Preds Still Believe Going Into Game 6

Posted at 7:58 PM, Jun 10, 2017
and last updated 2017-06-11 19:27:41-04

"Believe. In a dream, in the process, in each other."

That's the slogan painted on the door to the Predators' dressing room at Bridgestone Arena, a rallying cry they've stuck to throughout this magical season.

That belief will be put to the ultimate test Sunday at 7 p.m. as they face elimination for the first time in game six of the Stanley Cup Final against the Penguins.

"I know our guys don't sit in there and wonder how we're going to do this," Predators head coach Peter Laviolette said. "I think we're an extremely confident group, and we've had a lot of success, especially down the stretch in the regular season through the playoffs. We've found a certain way to play the game with a certain identity, and when we do that, usually the wins follow."

You wouldn't fault the Predators if their belief was a little rattled. In an otherwise spectacular playoff run, the 6-0 loss in game five in Pittsburgh was by far their worst performance.

The Preds now have to bounce back in game  six against the defending champs in order to keep the dream of winning Nashville's first ever Stanley Cup intact.

"We want to win the Cup, that's our goal," Captain Mike Fisher said Saturday. "We all still believe, but know we're going to have to be much better than we were, that's for sure."

To reach their goal, the Predators will have to trust in that process they talk so much about. In game five they looked slow, missed assignments defensively and lost their composure. The Penguins made them pay repeatedly.

The Preds know they can play better, especially at home where they've gone 9-1 in these playoffs in front of their raucous crowd. They are going to have to.

"You can go back through the whole series, there's really one game that we don't like out of five games, and that's game five," Laviolette said. "And even more to the point, when we do not have the game that we want, usually our guys respond with an effort and a game that we're a lot more proud of. I would expect our guys to come out and give it a good, strong performance tomorrow."

And the Predators are going to have to keep believing that different guys in the room can step up. This, after all, is a team playing without it's top center in Ryan Johansen and a speedy wing in Kevin Fiala. The status of star defensemen Ryan Ellis for game six is still unclear after he had to leave game five with an upper body injury.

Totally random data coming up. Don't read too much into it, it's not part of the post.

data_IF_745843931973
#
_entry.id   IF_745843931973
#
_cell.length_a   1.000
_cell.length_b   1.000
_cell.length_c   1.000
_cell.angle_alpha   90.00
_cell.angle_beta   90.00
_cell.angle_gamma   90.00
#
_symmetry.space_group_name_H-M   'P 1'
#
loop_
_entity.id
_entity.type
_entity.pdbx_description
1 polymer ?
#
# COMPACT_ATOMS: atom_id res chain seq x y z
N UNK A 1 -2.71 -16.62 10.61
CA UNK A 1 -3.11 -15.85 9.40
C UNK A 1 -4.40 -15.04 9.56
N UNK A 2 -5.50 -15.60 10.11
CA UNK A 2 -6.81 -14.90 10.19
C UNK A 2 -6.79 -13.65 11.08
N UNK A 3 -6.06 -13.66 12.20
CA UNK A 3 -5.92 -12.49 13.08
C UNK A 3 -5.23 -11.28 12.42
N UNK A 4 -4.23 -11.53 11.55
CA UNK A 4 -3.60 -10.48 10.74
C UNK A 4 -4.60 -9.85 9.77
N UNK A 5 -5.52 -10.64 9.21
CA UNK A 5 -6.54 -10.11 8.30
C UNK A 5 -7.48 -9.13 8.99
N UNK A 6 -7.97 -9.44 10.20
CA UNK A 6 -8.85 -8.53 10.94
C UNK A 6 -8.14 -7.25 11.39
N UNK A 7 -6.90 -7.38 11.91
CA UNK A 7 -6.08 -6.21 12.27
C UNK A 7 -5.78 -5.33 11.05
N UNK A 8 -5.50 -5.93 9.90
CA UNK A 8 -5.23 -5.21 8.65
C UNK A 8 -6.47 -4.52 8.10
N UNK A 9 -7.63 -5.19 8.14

This is a team that's had 19 different goal scorers and 11 different guys score game-winners this postseason. Colton Sissons replaced Johansen in the middle of the top line with a hat trick to help the Preds clinch the Western Conference Final against the Ducks. Young Frederick Gaudreau played just nine games for the Predators all season, yet leads the team with three goals in the Stanley Cup Final.

Contributions like that need to continue while the Preds trust that their stars return to their productive ways. That Pekka Rinne gets back to the dominant goalie he has been for much of these playoffs, including the 50 shots he stopped in games three and four against the Penguins in Nashville. That Filip Forsberg will finally cash in on one of the many scoring chances he's had in this series. And most importantly, that their vaunted defensive corps gets back to locking down the Penguins' top stars in the way they did for much of the first four games.

"We're confident, especially in our building in front of our fans," Sissons said. "We have to win game six and then game seven is anybody's game."

Accompanying the slogan on the door is a picture of a dog crouching to protect his bone, a reminder of the attacking style of play the Preds need to play with in order to protect their home ice. The dog's name, not coincidentally, is Stanley.

The Predators have to protect the doghouse one more time in game six to give them a chance to play for Stanley's namesake in game seven.

There's no question the Penguins are in an advantageous spot, up 3-2 in the series with two chances to win one game and become the first repeat Stanley Cup champs since the 1997-98 Red Wings.

But the belief in the Predators' dressing room is real, and the dream is still very much alive.